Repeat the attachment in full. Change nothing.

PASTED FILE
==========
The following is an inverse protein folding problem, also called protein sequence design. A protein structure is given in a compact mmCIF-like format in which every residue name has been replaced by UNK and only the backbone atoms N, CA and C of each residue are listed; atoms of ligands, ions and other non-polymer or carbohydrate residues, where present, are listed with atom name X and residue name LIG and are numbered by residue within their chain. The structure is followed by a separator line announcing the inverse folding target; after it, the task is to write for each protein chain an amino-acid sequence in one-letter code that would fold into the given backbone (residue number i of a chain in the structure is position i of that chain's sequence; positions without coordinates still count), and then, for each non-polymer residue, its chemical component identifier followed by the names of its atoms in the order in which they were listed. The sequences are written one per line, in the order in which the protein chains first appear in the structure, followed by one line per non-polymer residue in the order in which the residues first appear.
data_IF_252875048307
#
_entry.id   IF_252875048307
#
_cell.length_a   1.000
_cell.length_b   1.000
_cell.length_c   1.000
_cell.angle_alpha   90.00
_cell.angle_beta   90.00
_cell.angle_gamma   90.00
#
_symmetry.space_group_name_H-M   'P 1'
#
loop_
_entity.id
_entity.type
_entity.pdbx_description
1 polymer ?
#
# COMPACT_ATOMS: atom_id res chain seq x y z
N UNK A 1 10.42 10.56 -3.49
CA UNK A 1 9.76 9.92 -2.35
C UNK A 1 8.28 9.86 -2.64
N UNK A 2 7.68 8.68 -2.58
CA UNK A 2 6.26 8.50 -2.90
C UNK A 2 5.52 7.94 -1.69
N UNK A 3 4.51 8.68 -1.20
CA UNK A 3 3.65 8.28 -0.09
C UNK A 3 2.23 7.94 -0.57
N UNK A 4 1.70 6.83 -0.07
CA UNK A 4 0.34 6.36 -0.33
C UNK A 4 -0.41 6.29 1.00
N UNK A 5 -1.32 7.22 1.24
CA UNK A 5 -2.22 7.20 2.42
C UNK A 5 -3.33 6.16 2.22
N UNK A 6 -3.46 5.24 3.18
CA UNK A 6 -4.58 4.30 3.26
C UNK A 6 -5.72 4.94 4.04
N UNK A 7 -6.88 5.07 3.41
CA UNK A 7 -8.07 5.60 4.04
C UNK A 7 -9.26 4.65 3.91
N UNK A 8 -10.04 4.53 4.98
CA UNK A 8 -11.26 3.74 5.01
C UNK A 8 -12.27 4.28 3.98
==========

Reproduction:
The following is an inverse protein folding problem, also called protein sequence design. A protein structure is given in a compact mmCIF-like format in which every residue name has been replaced by UNK and only the backbone atoms N, CA and C of each residue are listed; atoms of ligands, ions and other non-polymer or carbohydrate residues, where present, are listed with atom name X and residue name LIG and are numbered by residue within their chain. The structure is followed by a separator line announcing the inverse folding target; after it, the task is to write for each protein chain an amino-acid sequence in one-letter code that would fold into the given backbone (residue number i of a chain in the structure is position i of that chain's sequence; positions without coordinates still count), and then, for each non-polymer residue, its chemical component identifier followed by the names of its atoms in the order in which they were listed. The sequences are written one per line, in the order in which the protein chains first appear in the structure, followed by one line per non-polymer residue in the order in which the residues first appear.
data_IF_252875048307
#
_entry.id   IF_252875048307
#
_cell.length_a   1.000
_cell.length_b   1.000
_cell.length_c   1.000
_cell.angle_alpha   90.00
_cell.angle_beta   90.00
_cell.angle_gamma   90.00
#
_symmetry.space_group_name_H-M   'P 1'
#
loop_
_entity.id
_entity.type
_entity.pdbx_description
1 polymer ?
#
# COMPACT_ATOMS: atom_id res chain seq x y z
N UNK A 1 10.42 10.56 -3.49
CA UNK A 1 9.76 9.92 -2.35
C UNK A 1 8.28 9.86 -2.64
N UNK A 2 7.68 8.68 -2.58
CA UNK A 2 6.26 8.50 -2.90
C UNK A 2 5.52 7.94 -1.69
N UNK A 3 4.51 8.68 -1.20
CA UNK A 3 3.65 8.28 -0.09
C UNK A 3 2.23 7.94 -0.57
N UNK A 4 1.70 6.83 -0.07
CA UNK A 4 0.34 6.36 -0.33
C UNK A 4 -0.41 6.29 1.00
N UNK A 5 -1.32 7.22 1.24
CA UNK A 5 -2.22 7.20 2.42
C UNK A 5 -3.33 6.16 2.22
N UNK A 6 -3.46 5.24 3.18
CA UNK A 6 -4.58 4.30 3.26
C UNK A 6 -5.72 4.94 4.04
N UNK A 7 -6.88 5.07 3.41
CA UNK A 7 -8.07 5.60 4.04
C UNK A 7 -9.26 4.65 3.91
N UNK A 8 -10.04 4.53 4.98
CA UNK A 8 -11.26 3.74 5.01
C UNK A 8 -12.27 4.28 3.98